The Terminator – The Cold Dead Stare of the Video Camera Lens
Remember the scenes in the original James Cameron – Terminator movie when the cyborg is finally revealed as an unrelenting machine, with red unblinking mechanical eyes, that stare coldly at the terrified Sarah Connor as she struggles to crawl away from it? “It will not reason and it will not stop!”
The camera has no human qualities. It doesn’t blink, smile, or give you encouraging feedback like a real person does – it’s a machine observing you with an intense robotic stare
Like the Terminator, the cold staring eye of the video camera lens can be equally unsettling when you are being filmed presenting to camera. The camera has no human qualities. It doesn’t blink, smile, or give you encouraging feedback like a real person does – it’s just a machine (standing in for your audience) observing you with an intense robotic stare.
This can take some time getting used to. Actors and TV presenters are trained to deal with this. Unfortunately, most people who are new to presenting come across very differently on camera than they do in the flesh and without knowing the “performance technicals” required for the camera, this can seriously detract from your message.
On-screen…the Eyes Have It
In this situation the video camera is dominant because it does not interact with you – it observes
Our eyes are key communicators of our feelings – including comfort and discomfort. Few things project our emotions as well or as rapidly as the eyes. Humans have relied on looking into someone’s eyes for thousands of years to get an understanding of how the other person is feeling and whether or not they are telling us the truth. In this situation the video camera can come across as being dominant because it does not interact with you – it observes. As Jonathan Schroeder notes, ‘to gaze implies more than to look at – it signifies a psychological relationship of power, in which the gazer is superior to the object of the gaze.’
Common Eye Contact Pitfalls to Avoid
“Bug-eye” (an industry term we used while casting a.k.a. “the bulging eye”)
This is where a presenter appears to be staring down the camera’s Terminator eye, and their eyes unnaturally bulge and they barely blink (similar to that of an insect – hence the term bug-eye) or they are reading from an autocue (something I do not recommend) while delivering their message. Having observed 1000s of people doing this when casting them for TV commercials, my theory is – is that they are unconsciously “mirroring” back the unblinking stare of the camera lens. (This is caused by their mirror neurons which I discuss in our article Real v’s Fake smiles).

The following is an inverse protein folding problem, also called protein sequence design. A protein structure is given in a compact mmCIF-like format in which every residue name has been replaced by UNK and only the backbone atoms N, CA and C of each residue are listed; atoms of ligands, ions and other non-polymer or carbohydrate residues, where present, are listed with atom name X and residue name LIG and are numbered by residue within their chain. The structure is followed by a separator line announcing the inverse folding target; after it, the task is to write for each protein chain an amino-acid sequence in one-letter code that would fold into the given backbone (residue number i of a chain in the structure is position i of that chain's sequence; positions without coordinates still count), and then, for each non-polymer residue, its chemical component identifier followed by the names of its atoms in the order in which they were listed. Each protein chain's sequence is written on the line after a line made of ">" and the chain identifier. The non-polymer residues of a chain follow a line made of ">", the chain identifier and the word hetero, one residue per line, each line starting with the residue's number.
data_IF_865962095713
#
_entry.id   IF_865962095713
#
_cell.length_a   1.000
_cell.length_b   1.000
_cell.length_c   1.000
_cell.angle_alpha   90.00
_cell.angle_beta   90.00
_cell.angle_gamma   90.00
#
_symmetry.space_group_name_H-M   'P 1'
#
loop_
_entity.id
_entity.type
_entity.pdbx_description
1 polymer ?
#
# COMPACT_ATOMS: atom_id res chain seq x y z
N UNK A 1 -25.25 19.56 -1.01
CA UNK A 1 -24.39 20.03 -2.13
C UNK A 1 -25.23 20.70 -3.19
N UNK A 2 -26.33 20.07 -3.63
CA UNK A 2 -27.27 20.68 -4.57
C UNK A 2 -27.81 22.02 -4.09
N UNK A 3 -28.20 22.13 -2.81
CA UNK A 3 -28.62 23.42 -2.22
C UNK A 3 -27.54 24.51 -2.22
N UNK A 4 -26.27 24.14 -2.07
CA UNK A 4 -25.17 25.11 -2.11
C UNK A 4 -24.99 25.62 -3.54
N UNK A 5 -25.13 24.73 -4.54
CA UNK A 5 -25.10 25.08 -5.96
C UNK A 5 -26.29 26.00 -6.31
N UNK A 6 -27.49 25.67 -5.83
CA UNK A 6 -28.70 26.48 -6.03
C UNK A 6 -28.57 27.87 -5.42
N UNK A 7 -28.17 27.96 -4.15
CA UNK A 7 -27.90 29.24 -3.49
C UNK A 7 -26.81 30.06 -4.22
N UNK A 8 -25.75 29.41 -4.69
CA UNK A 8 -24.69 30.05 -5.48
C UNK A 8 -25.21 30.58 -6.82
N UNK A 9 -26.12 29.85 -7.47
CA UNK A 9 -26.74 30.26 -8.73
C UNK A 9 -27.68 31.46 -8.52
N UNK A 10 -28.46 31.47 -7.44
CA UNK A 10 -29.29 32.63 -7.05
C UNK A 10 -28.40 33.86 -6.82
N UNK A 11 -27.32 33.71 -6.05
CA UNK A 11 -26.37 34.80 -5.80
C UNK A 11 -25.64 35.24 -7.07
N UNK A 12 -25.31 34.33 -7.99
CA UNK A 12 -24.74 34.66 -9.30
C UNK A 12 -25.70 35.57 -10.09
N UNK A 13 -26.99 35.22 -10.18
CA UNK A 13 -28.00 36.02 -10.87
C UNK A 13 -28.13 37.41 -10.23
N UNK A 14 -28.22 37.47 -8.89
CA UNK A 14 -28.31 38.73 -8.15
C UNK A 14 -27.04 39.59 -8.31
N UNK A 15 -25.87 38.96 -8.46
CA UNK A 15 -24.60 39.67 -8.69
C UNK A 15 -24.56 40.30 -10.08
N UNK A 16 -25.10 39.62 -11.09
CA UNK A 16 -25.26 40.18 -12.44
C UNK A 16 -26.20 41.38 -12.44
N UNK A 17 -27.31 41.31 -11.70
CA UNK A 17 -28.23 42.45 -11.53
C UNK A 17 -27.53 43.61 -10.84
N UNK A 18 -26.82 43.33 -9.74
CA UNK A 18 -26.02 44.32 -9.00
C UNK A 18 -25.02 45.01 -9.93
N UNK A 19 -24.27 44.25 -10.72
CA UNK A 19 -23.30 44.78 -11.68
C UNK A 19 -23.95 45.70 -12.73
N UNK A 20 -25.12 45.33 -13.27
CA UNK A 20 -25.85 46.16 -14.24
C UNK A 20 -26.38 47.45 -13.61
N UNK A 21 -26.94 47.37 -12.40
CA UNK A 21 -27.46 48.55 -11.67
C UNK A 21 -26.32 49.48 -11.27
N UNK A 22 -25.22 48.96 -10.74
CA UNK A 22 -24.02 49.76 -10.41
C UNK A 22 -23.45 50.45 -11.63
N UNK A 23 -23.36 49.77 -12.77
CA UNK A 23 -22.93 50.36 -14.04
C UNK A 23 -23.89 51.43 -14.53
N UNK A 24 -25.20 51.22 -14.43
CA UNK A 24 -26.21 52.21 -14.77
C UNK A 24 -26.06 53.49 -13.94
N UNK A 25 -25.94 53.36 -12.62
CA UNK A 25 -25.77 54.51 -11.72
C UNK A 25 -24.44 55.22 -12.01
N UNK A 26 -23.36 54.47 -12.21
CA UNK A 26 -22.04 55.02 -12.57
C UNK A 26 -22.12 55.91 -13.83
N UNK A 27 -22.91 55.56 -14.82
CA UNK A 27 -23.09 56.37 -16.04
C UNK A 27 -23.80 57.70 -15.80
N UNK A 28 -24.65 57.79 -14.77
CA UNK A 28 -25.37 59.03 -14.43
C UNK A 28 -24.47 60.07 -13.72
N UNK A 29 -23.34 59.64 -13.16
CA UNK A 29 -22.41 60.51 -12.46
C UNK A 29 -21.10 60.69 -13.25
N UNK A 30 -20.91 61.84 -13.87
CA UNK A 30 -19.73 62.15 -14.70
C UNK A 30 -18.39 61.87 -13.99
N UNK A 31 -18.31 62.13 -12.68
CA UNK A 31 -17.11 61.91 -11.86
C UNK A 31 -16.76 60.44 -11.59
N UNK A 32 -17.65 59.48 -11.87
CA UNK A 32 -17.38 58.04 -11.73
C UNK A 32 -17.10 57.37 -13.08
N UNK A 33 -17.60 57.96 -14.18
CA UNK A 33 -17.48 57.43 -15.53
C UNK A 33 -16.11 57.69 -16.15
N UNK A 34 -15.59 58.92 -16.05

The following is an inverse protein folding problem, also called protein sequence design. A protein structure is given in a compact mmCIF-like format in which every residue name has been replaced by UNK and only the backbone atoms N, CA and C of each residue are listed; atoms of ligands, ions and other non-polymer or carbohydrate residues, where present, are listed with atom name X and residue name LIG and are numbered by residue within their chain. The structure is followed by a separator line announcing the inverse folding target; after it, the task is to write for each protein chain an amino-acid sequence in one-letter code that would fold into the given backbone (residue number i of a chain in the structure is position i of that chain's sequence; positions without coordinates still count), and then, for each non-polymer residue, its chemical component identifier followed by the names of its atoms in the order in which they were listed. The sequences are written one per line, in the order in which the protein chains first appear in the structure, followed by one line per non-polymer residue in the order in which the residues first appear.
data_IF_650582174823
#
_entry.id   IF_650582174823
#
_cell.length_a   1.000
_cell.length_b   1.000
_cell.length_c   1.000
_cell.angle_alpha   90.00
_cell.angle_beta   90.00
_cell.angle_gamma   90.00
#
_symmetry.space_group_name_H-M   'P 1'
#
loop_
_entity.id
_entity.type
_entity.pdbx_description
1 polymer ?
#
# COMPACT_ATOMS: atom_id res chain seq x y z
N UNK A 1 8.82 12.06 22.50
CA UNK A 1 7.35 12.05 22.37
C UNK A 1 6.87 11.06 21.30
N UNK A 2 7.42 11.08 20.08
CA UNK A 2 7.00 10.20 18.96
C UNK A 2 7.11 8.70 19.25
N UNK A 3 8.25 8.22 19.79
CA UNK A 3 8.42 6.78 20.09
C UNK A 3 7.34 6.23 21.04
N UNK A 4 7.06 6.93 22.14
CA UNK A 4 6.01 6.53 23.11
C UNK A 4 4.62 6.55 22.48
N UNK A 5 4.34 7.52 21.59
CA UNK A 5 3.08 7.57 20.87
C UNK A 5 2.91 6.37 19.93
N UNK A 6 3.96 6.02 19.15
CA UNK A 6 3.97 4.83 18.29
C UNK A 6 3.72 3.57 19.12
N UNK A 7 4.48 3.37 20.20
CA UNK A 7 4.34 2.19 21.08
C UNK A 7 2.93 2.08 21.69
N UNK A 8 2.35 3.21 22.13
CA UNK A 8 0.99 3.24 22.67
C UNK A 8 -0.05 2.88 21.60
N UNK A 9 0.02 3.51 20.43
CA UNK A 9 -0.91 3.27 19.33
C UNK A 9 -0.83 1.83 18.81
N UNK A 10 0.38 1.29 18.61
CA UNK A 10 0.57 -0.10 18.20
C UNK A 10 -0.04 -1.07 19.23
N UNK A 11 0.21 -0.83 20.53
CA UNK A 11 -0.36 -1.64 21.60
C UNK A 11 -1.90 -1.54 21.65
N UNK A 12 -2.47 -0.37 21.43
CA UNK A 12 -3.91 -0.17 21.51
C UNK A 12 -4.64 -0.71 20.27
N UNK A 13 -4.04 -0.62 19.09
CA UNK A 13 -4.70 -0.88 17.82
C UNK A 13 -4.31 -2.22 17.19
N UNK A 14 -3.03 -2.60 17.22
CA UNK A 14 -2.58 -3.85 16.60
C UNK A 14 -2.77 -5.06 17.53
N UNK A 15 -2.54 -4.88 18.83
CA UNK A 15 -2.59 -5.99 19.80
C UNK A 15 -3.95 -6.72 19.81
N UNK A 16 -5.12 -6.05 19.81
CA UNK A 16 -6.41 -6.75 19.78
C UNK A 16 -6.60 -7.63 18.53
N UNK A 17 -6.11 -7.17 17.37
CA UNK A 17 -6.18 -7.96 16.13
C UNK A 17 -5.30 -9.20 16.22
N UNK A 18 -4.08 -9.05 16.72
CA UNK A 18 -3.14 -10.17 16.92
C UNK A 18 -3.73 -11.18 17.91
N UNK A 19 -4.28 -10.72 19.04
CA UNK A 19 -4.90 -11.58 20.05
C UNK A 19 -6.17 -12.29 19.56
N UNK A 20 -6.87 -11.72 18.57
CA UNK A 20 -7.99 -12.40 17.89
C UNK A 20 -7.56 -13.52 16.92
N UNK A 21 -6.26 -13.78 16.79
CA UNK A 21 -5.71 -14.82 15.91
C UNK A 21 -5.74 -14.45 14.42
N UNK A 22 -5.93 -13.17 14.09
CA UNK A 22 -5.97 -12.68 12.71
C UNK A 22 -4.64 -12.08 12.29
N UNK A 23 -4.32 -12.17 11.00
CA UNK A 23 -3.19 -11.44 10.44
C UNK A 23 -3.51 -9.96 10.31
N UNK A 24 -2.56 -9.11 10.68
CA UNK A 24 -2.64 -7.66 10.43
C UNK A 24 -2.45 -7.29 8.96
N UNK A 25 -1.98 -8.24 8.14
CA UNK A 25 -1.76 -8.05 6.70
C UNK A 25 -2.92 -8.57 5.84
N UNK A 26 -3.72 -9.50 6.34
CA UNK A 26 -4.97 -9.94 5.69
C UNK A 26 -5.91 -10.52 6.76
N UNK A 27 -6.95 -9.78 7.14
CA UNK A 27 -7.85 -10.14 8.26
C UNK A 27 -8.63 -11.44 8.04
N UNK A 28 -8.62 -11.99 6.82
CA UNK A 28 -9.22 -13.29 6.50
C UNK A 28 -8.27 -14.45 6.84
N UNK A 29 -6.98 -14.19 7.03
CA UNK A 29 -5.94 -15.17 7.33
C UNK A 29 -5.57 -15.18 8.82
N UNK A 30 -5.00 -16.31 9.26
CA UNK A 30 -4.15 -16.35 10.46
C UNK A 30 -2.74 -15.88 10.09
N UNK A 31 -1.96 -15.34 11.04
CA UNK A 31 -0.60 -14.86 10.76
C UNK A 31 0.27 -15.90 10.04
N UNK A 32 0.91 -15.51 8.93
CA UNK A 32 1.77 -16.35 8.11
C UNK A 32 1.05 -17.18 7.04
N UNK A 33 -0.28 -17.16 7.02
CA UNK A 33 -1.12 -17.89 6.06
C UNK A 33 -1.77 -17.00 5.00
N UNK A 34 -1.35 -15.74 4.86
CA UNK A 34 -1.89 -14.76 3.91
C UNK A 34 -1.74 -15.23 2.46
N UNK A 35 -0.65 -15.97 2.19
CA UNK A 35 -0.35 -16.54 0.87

Their eyes are bulging and they seem to have a glazed over stare. It is like they are trying to bore holes with their eyes. This unnatural staring or “eyeballing” can come across as being creepy and off-putting to the viewer. Subconsciously, having bulging eyes and an infrequent blink rate can signal hostility or tension to the viewer, and can detract from your message.
This phenomenon is also often seen with liars and can detract from your message
This is the opposite of the Bug-eye, where the presenter blinks more frequently than normal. When we are stressed, nervous, or struggling emotionally, our blink rate increases.
Actor Hugh Grant famously uses his eyelid flutter to show his bumbling nervousness around women in movies like Four Weddings and a Funeral.
Pop-star Madonna does this in the extreme and sometimes closes her eyes entirely while speaking. Body language experts say it could be a combination of things – perhaps feelings of superiority combined with social anxiety or not liking what you see.
Either way, an excessive blink rate it is not a positive thing to be doing when you are presenting to camera and want to be taken seriously. More importantly, this phenomenon is also often seen with liars and can detract from your message.
To help with the above see:
- how to look at the camera lens in a natural way for your online video presentations and
- how to fall in love with the video camera (a mindset technique) you can apply when presenting on video.